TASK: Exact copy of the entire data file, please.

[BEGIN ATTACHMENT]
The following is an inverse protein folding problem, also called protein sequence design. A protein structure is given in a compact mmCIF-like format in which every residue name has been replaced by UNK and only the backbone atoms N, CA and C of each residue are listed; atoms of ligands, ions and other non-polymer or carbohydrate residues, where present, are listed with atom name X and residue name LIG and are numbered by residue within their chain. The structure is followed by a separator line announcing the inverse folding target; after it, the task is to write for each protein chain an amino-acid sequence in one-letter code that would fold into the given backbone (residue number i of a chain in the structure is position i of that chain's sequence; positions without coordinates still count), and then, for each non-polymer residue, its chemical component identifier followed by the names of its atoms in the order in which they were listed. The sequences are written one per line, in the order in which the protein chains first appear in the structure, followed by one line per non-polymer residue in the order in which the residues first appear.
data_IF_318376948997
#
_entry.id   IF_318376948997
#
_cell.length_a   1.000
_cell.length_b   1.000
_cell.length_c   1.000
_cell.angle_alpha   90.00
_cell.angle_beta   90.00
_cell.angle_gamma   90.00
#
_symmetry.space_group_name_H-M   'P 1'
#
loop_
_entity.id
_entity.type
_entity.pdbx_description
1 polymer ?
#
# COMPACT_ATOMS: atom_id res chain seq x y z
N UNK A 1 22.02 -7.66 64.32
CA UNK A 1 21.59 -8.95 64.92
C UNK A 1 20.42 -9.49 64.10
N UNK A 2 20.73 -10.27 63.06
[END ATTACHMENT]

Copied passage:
The following is an inverse protein folding problem, also called protein sequence design. A protein structure is given in a compact mmCIF-like format in which every residue name has been replaced by UNK and only the backbone atoms N, CA and C of each residue are listed; atoms of ligands, ions and other non-polymer or carbohydrate residues, where present, are listed with atom name X and residue name LIG and are numbered by residue within their chain. The structure is followed by a separator line announcing the inverse folding target; after it, the task is to write for each protein chain an amino-acid sequence in one-letter code that would fold into the given backbone (residue number i of a chain in the structure is position i of that chain's sequence; positions without coordinates still count), and then, for each non-polymer residue, its chemical component identifier followed by the names of its atoms in the order in which they were listed. The sequences are written one per line, in the order in which the protein chains first appear in the structure, followed by one line per non-polymer residue in the order in which the residues first appear.
data_IF_318376948997
#
_entry.id   IF_318376948997
#
_cell.length_a   1.000
_cell.length_b   1.000
_cell.length_c   1.000
_cell.angle_alpha   90.00
_cell.angle_beta   90.00
_cell.angle_gamma   90.00
#
_symmetry.space_group_name_H-M   'P 1'
#
loop_
_entity.id
_entity.type
_entity.pdbx_description
1 polymer ?
#
# COMPACT_ATOMS: atom_id res chain seq x y z
N UNK A 1 22.02 -7.66 64.32
CA UNK A 1 21.59 -8.95 64.92
C UNK A 1 20.42 -9.49 64.10
N UNK A 2 20.73 -10.27 63.06